‘Some of the most important dialogues have been when African Americans have risked reaching out to those who honour the Confederate memory,’ says Corcoran. Rev Paige Chargois, a descendant of slaves, paid a visit to the home of a former regional president of the United Daughters of the Confederacy.
Immediately she found herself confronted with the hated Confederate flag and a lecture on the ‘facts’ of Confederate history. She was tempted to scream out, ‘Lady, I’ve got your “facts” on my back!’ But she held her peace and listened, and began to understand that for that woman, the Confederate flag represented her loss and pain – whereas for Chargois it was a symbol of oppression. As Chargois left the house, it dawned on her that all her hatred of that flag had gone.
‘You can’t justify systems of oppression,’ says Corcoran. ‘But some have found a way to empathize at a human level to allow others to enter the dialogue.’
From the beginning HIC was a team effort. ‘We didn’t know very much when we came here, so we had to engage others. People like to feel needed. In our case it was genuine,’ says Corcoran. ‘My natural inclination would be to work alone so I don’t have to bother with “difficult people” and can just get on with my things. But when it comes down to it, what gives me energy and keeps me going is the experience of working with such an incredible group of people who have committed themselves to a project. Sharing the experiences and hardships together creates a special bond.’
In a diverse team it also creates opportunities to learn and grow. ‘I remember doing a review of our team-building process with an African American colleague who told me, “You withhold your true feelings as a way of keeping control”. It was a shock. What I thought was just Scottish reserve was interpreted by someone from another culture as control.’
In 1998 HIC received a large grant from the Kellogg Foundation to expand its work to other cities across the country. Having developed an effective dialogue process in Richmond, the team now learned that a whole set of other skills were needed to build sustainable ‘movements for change’ in each city. ‘There are so many stresses in the life of a community,’ says Corcoran. ‘Thinking through issues of team development is important.’ Out of that experience grew a Connecting Communities Fellowship Program, to offer training in those skill sets, now in its third year. ‘The fundamental skill is building trust, taking enough time to explore the values and way of life which enable us to build trust around us.’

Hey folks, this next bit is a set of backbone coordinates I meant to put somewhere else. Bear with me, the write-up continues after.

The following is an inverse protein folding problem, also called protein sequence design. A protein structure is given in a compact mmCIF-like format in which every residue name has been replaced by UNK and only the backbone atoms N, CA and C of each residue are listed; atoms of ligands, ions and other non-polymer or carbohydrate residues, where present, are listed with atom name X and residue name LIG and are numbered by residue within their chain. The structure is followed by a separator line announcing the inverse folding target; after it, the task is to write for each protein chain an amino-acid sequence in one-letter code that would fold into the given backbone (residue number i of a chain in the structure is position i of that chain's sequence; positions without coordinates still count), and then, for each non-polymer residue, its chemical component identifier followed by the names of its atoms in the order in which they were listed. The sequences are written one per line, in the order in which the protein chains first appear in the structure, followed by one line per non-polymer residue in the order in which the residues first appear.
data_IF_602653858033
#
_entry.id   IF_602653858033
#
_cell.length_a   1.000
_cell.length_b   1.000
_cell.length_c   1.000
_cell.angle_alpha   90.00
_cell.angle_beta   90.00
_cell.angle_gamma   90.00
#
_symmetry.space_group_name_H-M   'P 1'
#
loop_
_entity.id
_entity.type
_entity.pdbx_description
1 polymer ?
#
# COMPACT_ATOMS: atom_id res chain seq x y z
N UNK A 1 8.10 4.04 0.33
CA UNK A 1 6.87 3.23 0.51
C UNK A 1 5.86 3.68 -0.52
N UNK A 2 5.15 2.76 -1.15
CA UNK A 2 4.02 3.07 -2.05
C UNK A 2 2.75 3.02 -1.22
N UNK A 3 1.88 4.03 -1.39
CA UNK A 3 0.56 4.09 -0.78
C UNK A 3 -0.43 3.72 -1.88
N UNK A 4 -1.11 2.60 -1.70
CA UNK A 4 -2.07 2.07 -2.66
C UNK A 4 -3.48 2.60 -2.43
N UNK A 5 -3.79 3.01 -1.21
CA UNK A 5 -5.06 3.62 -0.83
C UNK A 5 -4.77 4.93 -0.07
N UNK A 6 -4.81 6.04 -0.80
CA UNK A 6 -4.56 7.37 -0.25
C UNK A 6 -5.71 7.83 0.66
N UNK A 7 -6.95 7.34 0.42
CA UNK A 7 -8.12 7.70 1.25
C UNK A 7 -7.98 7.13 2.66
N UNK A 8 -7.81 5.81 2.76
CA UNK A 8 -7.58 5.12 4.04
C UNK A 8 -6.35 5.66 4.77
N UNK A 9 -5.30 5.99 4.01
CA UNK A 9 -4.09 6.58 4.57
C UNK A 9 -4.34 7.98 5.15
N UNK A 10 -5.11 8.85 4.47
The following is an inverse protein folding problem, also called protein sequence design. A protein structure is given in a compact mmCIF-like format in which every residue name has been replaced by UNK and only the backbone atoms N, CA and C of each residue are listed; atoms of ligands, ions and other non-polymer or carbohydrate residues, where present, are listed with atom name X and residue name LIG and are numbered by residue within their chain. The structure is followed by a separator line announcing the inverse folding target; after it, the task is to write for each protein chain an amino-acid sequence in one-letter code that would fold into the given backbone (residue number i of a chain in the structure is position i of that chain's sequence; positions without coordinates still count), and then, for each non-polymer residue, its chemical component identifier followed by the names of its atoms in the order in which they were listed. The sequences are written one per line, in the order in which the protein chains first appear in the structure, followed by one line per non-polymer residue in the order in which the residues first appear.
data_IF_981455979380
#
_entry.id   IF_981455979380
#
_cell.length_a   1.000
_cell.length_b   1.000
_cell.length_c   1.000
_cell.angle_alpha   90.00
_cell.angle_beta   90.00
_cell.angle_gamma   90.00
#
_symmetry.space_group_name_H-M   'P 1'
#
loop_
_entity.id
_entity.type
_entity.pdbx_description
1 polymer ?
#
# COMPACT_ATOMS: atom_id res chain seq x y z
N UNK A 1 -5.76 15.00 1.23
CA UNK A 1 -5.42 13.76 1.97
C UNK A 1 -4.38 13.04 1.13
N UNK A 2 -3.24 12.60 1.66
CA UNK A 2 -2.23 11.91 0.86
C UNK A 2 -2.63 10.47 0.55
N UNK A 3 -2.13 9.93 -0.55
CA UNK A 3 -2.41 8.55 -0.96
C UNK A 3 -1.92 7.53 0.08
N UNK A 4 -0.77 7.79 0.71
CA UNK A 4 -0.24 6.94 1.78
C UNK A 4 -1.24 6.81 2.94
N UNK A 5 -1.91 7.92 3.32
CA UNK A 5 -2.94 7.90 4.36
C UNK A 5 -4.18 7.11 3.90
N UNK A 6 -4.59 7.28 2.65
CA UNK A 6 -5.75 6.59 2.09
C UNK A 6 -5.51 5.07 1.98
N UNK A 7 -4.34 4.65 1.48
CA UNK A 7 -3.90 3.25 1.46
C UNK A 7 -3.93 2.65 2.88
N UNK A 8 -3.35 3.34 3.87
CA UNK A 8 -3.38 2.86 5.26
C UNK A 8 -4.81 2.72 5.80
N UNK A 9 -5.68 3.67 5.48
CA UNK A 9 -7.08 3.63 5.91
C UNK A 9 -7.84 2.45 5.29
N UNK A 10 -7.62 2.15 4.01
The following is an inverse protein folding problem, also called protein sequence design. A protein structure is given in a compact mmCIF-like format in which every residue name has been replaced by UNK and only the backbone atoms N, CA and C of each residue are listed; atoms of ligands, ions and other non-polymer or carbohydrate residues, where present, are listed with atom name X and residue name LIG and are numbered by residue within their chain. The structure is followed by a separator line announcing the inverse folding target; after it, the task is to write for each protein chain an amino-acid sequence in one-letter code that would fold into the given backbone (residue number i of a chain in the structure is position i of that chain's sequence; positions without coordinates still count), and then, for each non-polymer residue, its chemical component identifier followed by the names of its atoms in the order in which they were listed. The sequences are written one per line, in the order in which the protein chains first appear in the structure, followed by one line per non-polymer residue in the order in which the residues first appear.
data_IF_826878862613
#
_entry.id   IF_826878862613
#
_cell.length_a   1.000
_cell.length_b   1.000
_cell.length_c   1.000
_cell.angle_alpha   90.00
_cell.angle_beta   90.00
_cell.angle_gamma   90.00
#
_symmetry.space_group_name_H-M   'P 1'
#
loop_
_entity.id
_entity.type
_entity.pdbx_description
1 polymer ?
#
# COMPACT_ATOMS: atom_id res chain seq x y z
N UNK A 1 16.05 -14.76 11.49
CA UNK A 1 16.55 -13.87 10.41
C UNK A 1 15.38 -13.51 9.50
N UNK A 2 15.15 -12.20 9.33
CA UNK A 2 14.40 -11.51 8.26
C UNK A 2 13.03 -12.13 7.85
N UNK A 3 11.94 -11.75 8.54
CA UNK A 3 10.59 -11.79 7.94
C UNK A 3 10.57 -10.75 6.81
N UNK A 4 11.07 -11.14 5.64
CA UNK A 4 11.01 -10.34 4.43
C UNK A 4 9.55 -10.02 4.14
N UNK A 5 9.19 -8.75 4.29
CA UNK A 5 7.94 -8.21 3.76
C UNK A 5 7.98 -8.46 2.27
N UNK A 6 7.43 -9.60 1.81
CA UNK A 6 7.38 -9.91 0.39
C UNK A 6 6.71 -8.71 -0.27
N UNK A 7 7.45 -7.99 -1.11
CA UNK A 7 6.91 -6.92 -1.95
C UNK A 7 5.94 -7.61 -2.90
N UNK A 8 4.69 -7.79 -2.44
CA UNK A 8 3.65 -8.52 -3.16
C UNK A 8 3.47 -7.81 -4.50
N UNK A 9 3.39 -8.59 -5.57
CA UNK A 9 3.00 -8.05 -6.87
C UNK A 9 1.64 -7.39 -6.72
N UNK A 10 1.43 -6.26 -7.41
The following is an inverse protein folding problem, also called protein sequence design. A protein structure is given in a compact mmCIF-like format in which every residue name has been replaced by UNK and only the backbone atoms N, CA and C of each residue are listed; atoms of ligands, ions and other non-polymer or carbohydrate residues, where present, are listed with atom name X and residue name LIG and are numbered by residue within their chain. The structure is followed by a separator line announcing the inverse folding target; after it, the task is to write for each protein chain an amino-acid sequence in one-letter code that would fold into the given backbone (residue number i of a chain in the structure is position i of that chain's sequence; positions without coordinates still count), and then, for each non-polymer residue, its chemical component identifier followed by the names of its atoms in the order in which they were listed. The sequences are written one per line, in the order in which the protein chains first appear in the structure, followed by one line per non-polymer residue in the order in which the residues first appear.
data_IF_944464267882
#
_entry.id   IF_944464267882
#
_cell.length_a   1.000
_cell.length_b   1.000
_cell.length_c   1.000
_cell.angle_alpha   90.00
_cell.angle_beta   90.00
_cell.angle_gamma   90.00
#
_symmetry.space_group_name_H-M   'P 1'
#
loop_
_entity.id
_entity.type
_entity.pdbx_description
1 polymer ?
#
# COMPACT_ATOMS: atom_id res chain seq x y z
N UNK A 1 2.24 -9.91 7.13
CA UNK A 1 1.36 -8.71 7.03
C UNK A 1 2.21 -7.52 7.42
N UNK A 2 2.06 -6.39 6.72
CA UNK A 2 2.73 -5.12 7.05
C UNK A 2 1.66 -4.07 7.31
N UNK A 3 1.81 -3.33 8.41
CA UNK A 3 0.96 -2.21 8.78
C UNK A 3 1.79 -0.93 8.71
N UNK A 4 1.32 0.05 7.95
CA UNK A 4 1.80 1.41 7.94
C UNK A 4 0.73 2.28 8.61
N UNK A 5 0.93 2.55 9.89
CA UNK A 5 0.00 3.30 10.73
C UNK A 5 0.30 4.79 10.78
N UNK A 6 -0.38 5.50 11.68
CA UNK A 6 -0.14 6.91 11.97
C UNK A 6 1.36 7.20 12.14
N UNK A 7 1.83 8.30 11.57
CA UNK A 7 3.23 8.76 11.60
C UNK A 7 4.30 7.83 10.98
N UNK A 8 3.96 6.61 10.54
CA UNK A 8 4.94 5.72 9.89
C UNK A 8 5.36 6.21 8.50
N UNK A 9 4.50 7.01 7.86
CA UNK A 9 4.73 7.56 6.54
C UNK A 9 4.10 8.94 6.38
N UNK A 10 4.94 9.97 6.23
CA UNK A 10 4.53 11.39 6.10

For the past three years a major focus of HIC in Richmond has been public education. ‘Schools are more separated by race and class and income than they were 20 years ago. More than half of all children in public education in the south come from poverty backgrounds. How do we create healthy integrated public schools?’ The Corcorans’ three sons all went through the public sector – gaining invaluable lessons on being a minority and coping with diversity. Reflecting on this experience, Susan Corcoran articulated the question which HIC is using to challenge the wider community: ‘If every child were my child, what might I do differently?’.
‘We spend a lot of time designing questions to get good conversations,’ says Corcoran. ‘We have to move beyond the accusatory blame mentality because that simply doesn’t engage people. Instead we want to raise the moral question through the community, so that everyone wants to be part of the solution.’
When 450 people came to the Metropolitan Richmond Day organized by HIC in November to consider the future of the region’s schools, ‘they knew they were going to see people they didn’t usually see,’ says Corcoran. Creating the safe environment where people of diverse backgrounds can ask themselves the hard questions has become one of HIC’s hallmarks. ‘I see HIC less and less as a programme and more as a process,’ he concludes.